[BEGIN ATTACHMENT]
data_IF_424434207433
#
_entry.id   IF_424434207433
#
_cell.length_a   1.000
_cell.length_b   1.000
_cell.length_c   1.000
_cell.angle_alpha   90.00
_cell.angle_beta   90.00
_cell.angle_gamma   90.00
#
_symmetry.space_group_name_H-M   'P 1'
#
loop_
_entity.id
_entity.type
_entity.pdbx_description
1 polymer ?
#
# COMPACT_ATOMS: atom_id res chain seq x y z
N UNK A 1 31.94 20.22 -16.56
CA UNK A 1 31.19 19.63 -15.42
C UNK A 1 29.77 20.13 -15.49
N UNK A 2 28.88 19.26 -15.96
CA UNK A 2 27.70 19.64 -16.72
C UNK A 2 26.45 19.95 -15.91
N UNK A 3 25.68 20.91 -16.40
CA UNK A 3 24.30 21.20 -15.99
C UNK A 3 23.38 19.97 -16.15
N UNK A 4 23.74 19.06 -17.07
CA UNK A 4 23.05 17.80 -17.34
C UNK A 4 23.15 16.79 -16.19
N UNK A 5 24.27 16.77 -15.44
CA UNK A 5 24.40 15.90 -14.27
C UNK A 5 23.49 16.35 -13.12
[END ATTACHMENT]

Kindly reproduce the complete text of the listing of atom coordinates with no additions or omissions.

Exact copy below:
data_IF_424434207433
#
_entry.id   IF_424434207433
#
_cell.length_a   1.000
_cell.length_b   1.000
_cell.length_c   1.000
_cell.angle_alpha   90.00
_cell.angle_beta   90.00
_cell.angle_gamma   90.00
#
_symmetry.space_group_name_H-M   'P 1'
#
loop_
_entity.id
_entity.type
_entity.pdbx_description
1 polymer ?
#
# COMPACT_ATOMS: atom_id res chain seq x y z
N UNK A 1 31.94 20.22 -16.56
CA UNK A 1 31.19 19.63 -15.42
C UNK A 1 29.77 20.13 -15.49
N UNK A 2 28.88 19.26 -15.96
CA UNK A 2 27.70 19.64 -16.72
C UNK A 2 26.45 19.95 -15.91
N UNK A 3 25.68 20.91 -16.40
CA UNK A 3 24.30 21.20 -15.99
C UNK A 3 23.38 19.97 -16.15
N UNK A 4 23.74 19.06 -17.07
CA UNK A 4 23.05 17.80 -17.34
C UNK A 4 23.15 16.79 -16.19
N UNK A 5 24.27 16.77 -15.44
CA UNK A 5 24.40 15.90 -14.27
C UNK A 5 23.49 16.35 -13.12